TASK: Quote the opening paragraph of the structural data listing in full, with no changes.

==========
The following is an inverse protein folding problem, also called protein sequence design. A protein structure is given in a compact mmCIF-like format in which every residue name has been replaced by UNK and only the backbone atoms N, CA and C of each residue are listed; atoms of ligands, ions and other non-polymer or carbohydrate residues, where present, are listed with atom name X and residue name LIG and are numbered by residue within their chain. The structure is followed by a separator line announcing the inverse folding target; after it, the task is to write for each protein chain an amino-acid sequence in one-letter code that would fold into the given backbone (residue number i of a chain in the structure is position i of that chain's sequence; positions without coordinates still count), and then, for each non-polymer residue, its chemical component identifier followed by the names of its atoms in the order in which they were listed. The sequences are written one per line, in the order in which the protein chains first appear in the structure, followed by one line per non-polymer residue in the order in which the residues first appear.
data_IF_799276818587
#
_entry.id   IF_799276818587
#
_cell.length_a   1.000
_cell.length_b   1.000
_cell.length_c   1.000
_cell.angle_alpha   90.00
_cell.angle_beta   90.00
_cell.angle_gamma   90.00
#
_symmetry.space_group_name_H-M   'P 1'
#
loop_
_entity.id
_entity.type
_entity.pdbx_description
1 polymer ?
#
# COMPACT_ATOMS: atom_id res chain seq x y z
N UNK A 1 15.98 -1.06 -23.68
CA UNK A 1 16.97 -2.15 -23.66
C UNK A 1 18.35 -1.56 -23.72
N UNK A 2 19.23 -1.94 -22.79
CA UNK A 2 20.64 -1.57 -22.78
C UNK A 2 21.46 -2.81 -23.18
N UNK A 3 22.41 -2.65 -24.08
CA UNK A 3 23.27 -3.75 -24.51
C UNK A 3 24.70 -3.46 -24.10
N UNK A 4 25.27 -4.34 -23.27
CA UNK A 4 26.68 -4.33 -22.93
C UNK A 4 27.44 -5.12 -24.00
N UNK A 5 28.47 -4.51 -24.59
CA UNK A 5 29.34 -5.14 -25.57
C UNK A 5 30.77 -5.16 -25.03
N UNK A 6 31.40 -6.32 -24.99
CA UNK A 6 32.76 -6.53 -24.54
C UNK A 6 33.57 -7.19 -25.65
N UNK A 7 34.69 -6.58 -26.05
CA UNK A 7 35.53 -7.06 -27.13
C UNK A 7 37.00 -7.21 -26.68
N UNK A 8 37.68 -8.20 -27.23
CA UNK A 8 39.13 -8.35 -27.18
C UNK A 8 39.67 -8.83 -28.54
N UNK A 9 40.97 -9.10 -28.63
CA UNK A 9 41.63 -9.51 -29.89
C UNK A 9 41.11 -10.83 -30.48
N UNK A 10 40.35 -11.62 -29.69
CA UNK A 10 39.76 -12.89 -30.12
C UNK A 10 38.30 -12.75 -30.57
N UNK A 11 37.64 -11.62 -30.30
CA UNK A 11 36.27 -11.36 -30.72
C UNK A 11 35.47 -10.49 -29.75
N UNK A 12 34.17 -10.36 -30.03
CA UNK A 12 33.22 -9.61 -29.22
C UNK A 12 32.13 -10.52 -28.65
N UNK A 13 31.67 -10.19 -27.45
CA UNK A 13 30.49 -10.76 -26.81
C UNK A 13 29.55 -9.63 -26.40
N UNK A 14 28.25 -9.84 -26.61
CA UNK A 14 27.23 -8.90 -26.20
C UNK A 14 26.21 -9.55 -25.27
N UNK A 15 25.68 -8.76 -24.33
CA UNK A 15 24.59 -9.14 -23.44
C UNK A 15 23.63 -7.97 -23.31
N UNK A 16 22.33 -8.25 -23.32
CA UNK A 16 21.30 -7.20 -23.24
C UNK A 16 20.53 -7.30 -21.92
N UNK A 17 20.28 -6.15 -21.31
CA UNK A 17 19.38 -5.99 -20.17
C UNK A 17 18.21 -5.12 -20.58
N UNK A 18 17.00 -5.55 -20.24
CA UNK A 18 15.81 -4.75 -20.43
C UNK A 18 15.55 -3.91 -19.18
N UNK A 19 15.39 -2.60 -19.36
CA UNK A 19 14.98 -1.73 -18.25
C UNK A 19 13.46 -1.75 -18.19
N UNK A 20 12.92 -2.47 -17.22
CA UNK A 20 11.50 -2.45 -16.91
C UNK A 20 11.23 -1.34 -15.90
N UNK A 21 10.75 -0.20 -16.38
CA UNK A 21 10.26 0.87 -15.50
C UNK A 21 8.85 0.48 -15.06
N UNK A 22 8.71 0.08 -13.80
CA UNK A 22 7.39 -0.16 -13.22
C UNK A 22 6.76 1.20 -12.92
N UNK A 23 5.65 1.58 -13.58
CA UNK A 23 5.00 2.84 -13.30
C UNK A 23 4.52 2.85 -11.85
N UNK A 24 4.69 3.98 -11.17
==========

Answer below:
The following is an inverse protein folding problem, also called protein sequence design. A protein structure is given in a compact mmCIF-like format in which every residue name has been replaced by UNK and only the backbone atoms N, CA and C of each residue are listed; atoms of ligands, ions and other non-polymer or carbohydrate residues, where present, are listed with atom name X and residue name LIG and are numbered by residue within their chain. The structure is followed by a separator line announcing the inverse folding target; after it, the task is to write for each protein chain an amino-acid sequence in one-letter code that would fold into the given backbone (residue number i of a chain in the structure is position i of that chain's sequence; positions without coordinates still count), and then, for each non-polymer residue, its chemical component identifier followed by the names of its atoms in the order in which they were listed. The sequences are written one per line, in the order in which the protein chains first appear in the structure, followed by one line per non-polymer residue in the order in which the residues first appear.